On the Job
Before work could start Mercy College had to do its job informing the college community, and Sauchuk says they did a great job. “With a large job like this and a tight time frame we couldn’t afford any delays because of people leaving cars in parking lots or something like that,” Sauchuk says. The college relied on letters, announcements, and flyers on every entrance and exit door on campus informing people which areas would be closed on which days. “It was a little tough at the beginning but in almost all cases the areas we needed to sealcoat were empty of cars and blocked off when we got there to work,” Sauchuk says.
The university also took the lead blocking off roads and parking lots each day with campus security setting up cones and barricades and in some cases even closing down access by parking cars across roads.
Sauchuk says they started each day cleaning the pavement using walk-behind blowers and backpack blowers. As soon as that was done the crew started sealing cracks using three 10-gallon wheeled melters and Crackmaster Supreme hot pour crack filler. “We don’t own a melter applicator so we just relied on the small hot pour boxes melting one brick at a time with two or three people repairing cracks,” Sauchuk says. “It took a while.”
Sealcoating by Brush
Sauchuk used the 550-gallon tank to move material from the drop tank to the day’s location. He says the hose on the tank was too small to deliver the required amount of sealer quickly so instead they opened the bottom on the back of the tank and let the sealer fall to the pavement. The driver of the unit pulled away, leaving a heavy bead of material behind, then returned to the drop tank for a refill.
A four-person crew the finished the sealcoating: Three people used stiff 36-inch-wide heavy duty synthetic fiber applicator brushes to spread the sealer and work it into the pavement, then Sauchuk provided the finishing touch using a softer bristle 36-inch brush.
“I finished it off, making sure there are no lines or footprints,” Sauchuk says. “The people pushing the sealer around to get coverage used brooms with harder bristles than mine to better work the sealer into the blacktop. My brush is softer and puts a nice finish on the sealer,” he says, adding that it’s the same process Jet-Black uses on its driveways.
“The brushes work the sealer into the blacktop and the sealcoat lasts a lot longer that way, so that’s why we did it that way,” he says. “We wanted to provide Mercy College with a long-lasting sealcoat with a great finish and this approach does that.”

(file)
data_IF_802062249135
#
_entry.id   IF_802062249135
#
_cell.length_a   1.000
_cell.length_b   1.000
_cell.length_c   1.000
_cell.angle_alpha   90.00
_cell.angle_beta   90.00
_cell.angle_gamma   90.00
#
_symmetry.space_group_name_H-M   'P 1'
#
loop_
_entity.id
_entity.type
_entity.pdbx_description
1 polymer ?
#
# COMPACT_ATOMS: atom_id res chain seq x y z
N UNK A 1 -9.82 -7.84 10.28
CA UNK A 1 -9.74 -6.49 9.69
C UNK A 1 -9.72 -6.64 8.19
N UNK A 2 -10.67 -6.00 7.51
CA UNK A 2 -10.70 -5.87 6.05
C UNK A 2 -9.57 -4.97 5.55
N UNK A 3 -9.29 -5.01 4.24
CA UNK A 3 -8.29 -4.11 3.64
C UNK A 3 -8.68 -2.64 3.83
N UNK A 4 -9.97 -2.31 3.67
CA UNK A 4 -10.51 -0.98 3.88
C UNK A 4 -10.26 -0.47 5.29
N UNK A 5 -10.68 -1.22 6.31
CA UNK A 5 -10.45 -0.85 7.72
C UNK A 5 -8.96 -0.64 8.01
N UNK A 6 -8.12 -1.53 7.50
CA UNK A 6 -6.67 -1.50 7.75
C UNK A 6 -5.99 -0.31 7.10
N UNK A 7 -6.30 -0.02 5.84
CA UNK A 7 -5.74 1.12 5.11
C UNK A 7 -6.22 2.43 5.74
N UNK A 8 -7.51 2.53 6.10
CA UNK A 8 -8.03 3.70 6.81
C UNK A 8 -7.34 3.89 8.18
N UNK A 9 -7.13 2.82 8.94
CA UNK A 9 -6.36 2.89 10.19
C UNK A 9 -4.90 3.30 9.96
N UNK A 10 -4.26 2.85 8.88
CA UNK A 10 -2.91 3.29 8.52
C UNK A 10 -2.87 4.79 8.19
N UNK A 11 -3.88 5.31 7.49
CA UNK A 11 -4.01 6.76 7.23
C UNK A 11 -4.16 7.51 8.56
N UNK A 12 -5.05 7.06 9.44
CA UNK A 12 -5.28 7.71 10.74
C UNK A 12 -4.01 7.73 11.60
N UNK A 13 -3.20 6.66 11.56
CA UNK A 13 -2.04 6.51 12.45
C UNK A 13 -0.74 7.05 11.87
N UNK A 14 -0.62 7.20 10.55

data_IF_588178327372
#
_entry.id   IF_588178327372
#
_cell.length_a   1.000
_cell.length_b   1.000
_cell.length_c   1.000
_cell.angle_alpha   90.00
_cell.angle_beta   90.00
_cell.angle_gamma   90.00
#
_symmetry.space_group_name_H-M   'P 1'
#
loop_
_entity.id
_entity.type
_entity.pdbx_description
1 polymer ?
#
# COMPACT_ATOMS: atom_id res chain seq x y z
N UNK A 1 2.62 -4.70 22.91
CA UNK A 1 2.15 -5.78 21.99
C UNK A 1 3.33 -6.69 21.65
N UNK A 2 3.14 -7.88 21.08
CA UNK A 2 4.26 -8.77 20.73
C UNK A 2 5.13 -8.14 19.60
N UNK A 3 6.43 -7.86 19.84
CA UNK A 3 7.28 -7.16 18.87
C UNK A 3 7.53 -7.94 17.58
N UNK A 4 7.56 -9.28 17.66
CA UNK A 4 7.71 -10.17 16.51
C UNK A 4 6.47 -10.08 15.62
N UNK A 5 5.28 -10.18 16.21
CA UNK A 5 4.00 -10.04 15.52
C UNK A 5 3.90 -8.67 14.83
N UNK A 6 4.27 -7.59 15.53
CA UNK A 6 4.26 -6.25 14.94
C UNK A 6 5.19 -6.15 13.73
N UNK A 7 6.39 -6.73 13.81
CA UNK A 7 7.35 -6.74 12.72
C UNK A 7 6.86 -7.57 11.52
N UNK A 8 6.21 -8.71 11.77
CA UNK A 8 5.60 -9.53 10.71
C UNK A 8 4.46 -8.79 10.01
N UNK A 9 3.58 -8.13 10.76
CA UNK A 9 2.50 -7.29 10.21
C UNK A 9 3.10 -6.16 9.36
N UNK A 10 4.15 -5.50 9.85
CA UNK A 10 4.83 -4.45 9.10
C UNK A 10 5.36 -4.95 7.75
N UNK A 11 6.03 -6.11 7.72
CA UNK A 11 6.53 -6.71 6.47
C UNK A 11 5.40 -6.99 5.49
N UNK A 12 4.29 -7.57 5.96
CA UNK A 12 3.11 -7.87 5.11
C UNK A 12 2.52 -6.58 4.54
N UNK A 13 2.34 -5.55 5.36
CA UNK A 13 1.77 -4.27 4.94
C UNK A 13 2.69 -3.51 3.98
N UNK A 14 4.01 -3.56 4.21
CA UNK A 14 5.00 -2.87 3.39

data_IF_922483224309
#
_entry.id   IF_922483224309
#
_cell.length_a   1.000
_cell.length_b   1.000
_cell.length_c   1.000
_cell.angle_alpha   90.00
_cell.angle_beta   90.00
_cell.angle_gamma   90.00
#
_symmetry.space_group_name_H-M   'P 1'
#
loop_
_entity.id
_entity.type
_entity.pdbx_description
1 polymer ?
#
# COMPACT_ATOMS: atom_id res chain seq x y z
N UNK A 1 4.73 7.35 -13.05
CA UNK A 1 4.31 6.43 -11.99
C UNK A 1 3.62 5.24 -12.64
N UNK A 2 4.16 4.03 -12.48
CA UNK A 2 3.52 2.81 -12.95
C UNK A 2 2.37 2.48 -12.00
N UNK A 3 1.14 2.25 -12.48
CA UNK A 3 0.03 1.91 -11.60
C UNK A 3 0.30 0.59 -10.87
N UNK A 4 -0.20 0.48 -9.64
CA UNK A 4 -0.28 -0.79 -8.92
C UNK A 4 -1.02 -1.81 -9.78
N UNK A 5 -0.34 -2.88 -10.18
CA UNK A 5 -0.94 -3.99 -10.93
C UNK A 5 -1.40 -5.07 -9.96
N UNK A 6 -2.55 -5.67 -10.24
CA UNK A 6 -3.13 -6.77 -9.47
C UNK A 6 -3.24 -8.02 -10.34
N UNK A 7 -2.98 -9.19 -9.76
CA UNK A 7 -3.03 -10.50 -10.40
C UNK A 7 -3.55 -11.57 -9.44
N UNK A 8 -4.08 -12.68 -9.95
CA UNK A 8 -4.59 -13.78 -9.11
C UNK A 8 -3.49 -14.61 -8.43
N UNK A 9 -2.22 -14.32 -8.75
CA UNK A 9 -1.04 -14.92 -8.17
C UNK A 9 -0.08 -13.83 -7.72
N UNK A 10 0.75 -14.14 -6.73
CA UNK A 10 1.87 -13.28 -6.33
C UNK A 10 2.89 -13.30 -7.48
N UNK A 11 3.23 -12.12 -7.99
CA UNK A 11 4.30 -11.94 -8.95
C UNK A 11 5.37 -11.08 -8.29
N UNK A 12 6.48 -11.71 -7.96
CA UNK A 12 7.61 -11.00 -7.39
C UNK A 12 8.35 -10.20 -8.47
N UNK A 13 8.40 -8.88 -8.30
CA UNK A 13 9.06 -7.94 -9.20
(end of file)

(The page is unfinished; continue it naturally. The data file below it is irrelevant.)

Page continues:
Sauchuk says he’s a firm believer in brushing sealer and plans on doing most jobs that way. “But it does depend somewhat on the numbers,” he says. “If we can make money sealcoating by hand then that’s what we’re going to do because it provides the best job. But in some cases it’s just not possible.
“We were able to tackle this huge job by hand because we had a 14-day window and a lot of cooperation from the college,” he says. “But when you work with someone who works with you and you’re given a big enough time frame and you have the time to brush it on you can do it that way.”
Sauchuk says the bottom line – other than the profit on the job – is that Mercy College and MCM Paving are happy with the work. “They’re all kind of amazed at how quickly and efficiently we got it all done and really had no issues,” he says, which gives him the confidence to pursue more commercial work this year. “We won’t abandon driveways because driveways give us steady business, but we want to get into more commercial work because it will help us get noticed more.”
Not that they need too much help after finishing the largest job in Jet-Black franchise history. “The Mercy College job got our name out there and got Jet-Black’s name out there and we’re proud of that,” Sauchuk says. “We’re now recognized as one of the bigger companies in our area. And people have started to call us and recognize our company. We can show other owners how we did a job like that and that helps convince other owners that we can do their job.”